Use of the term “probable”

Use of the term “probable” in disease nomenclature always increases confusion. Friedman[7] in her proposed classification of OM mentions of “probable” primary OM and “probable” secondary OM, based on ICHD21-defined probable migraine headache. However, a close look at ICHD21 would reveal that the term “probable migraine” has been equated with a previously used term “migrainous disorders” – the term “migrainous” had been used by some authors in relation to OM. Also, ICHD-2 has linked the term “probable migraine” with “symptomatic migraine” under secondary headaches. Therefore, the use of the term probable primary OM is confusing if Friedman[7] believes the cases of OM without nerve enhancement to be “primary” cases. Similarly, use of the term “probable” in secondary OM (according to Friedman[7]) seems redundant as ICHD2 had already linked “probable migraine” with symptomatic migraine in relation to AVM and migraine-like headaches and medication overuse headaches (secondary headaches disorders).

Childhood-onset and adult-onset OM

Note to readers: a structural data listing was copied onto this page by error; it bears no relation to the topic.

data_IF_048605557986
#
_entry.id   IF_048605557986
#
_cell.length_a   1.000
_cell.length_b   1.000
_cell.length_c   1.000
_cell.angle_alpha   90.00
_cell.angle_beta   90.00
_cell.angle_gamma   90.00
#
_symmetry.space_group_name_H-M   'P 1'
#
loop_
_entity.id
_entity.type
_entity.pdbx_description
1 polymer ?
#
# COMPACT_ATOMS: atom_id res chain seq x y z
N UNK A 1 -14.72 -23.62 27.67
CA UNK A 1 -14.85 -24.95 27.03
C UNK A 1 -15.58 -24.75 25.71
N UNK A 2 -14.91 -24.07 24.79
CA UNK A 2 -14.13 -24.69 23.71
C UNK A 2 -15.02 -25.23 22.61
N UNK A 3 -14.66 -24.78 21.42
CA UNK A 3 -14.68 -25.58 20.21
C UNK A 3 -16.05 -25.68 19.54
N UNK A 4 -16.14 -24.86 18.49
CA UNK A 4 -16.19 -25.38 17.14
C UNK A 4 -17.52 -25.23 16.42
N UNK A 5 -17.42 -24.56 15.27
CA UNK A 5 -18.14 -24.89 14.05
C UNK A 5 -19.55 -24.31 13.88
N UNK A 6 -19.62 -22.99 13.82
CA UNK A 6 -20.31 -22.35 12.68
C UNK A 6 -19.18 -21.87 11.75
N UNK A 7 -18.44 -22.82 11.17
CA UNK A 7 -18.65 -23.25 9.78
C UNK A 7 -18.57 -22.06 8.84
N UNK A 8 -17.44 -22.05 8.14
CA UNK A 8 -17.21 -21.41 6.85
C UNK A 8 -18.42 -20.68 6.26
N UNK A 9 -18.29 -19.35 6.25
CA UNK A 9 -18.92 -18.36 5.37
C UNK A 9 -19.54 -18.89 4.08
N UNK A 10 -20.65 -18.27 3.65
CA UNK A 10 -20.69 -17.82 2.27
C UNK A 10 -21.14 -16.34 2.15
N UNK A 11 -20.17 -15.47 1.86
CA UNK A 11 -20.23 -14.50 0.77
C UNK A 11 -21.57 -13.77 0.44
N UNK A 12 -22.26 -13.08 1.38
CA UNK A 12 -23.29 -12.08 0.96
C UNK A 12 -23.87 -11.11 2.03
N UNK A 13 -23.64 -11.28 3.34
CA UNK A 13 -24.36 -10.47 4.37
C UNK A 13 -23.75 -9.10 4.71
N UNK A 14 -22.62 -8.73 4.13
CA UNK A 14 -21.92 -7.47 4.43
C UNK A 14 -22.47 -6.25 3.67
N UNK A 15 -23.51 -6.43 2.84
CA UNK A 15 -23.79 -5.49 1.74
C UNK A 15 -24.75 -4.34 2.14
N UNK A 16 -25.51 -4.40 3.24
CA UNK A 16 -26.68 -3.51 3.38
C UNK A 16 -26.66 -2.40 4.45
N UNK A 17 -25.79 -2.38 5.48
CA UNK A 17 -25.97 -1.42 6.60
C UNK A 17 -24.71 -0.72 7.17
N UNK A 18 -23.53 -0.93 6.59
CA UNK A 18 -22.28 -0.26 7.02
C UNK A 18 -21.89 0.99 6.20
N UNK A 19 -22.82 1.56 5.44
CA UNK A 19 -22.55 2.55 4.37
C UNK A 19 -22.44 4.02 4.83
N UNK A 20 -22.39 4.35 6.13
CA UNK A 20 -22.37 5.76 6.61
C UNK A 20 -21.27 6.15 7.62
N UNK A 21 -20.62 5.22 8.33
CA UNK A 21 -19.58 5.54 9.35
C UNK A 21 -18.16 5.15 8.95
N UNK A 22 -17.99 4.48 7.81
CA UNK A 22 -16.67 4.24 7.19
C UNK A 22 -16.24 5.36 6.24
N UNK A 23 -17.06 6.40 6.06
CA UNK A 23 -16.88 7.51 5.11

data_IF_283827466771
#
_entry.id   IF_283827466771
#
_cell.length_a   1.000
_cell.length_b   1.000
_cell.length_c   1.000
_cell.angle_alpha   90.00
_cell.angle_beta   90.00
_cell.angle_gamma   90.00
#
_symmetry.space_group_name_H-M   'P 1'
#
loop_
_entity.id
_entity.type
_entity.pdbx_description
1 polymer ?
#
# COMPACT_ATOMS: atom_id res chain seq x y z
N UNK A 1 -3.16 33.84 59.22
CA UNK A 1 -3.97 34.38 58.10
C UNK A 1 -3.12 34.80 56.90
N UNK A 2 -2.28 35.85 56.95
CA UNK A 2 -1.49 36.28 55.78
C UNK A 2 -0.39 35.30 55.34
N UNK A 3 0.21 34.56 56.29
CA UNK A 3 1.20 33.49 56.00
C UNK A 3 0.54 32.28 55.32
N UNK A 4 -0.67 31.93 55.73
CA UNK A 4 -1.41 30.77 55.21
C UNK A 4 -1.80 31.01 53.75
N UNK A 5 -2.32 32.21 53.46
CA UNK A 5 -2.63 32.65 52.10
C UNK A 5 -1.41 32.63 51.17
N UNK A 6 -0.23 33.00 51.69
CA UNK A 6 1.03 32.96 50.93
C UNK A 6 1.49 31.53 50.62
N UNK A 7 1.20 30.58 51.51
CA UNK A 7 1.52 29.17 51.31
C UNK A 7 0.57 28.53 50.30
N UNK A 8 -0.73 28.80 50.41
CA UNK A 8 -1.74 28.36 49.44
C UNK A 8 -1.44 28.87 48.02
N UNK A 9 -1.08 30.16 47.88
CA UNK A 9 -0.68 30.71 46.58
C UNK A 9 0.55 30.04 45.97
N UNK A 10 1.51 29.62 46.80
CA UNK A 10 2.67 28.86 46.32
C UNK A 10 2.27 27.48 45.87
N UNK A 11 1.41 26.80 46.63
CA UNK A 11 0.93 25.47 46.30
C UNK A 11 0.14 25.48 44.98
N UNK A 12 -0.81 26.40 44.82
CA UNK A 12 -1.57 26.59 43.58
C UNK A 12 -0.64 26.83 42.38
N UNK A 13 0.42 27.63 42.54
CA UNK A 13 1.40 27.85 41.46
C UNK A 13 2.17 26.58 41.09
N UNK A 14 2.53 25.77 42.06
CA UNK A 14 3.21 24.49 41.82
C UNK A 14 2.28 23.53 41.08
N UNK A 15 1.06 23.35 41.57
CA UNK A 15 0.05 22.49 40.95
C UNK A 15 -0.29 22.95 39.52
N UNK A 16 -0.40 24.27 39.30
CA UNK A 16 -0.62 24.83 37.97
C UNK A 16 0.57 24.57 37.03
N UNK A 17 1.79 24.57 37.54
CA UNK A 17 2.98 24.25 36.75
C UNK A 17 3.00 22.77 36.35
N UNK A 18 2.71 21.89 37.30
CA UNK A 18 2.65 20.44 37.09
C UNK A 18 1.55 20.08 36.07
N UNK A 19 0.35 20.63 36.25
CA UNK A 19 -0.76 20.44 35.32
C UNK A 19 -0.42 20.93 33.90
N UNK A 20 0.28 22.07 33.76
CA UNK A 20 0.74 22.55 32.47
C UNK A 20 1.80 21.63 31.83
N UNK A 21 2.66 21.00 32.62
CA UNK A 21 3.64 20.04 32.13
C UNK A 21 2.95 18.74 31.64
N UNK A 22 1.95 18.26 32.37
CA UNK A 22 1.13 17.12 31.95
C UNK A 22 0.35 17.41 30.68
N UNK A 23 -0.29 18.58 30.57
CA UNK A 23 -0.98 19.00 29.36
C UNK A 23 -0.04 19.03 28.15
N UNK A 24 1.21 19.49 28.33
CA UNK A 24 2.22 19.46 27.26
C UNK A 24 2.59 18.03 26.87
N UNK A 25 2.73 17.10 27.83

Excluding Lal et al.'s[8] large series (62 patients – all adults), from 1993 to 2010, a total of 68 patients of OM have been described (children 38; adults 30). A further case of childhood-onset OM has been described more recently by Lyerly et al.[9] Ravishaknar[5] reviewed all cases published between 1993 and 2007. In children, all presented with third nerve palsies; in adults (n=30), there had been 17 with third nerve and 13 with sixth nerve palsies. This probably suggests that the incidence of sixth nerve palsy rises as presentation age advances. If Lal et al.'s[8] series is added, then we would have 92 adult-onset OM – 38 with third nerve and 48 with sixth nerve palsies. A few had more than one cranial nerve palsy and five had fourth nerve palsy (we are not sure whether cases with more than one nerve palsies should be called OM). Lane and Davies[6]'s case 2 is of interest that an adult patient had onset with a third nerve palsy but, several years later, developed an opposite-sided sixth nerve palsy with headache. Long follow-up of cases of OM therefore seems mandatory. Excluding Lal et al.'s series, in children, out of 39 third nerve palsies, 36 showed enhancement/thickening. But, in adults, out of 17 third nerve palsies, nine showed enhancement and out of 13 sixth nerve palsies, only two showed contrast enhancement – one in the intrapontine part[10] and one in the cisternal part of the nerve.[11] In none of the 62 adult patients of Lal et al.[8] could contrast enhancement be detected. The same had been our experience with a modest series of 18 patients as described earlier. Are we then looking at different pathologies in adults and children? Or, do the finer structure of the nerve trunk or the capillary walls of the microvasculature supplying the nerves change with advancing age? We do not know the answers as we are still debating about the cause of the enhancement and debating which is the fire and which is the ash (nerve enhancement due to demyelination or migraine-like headache).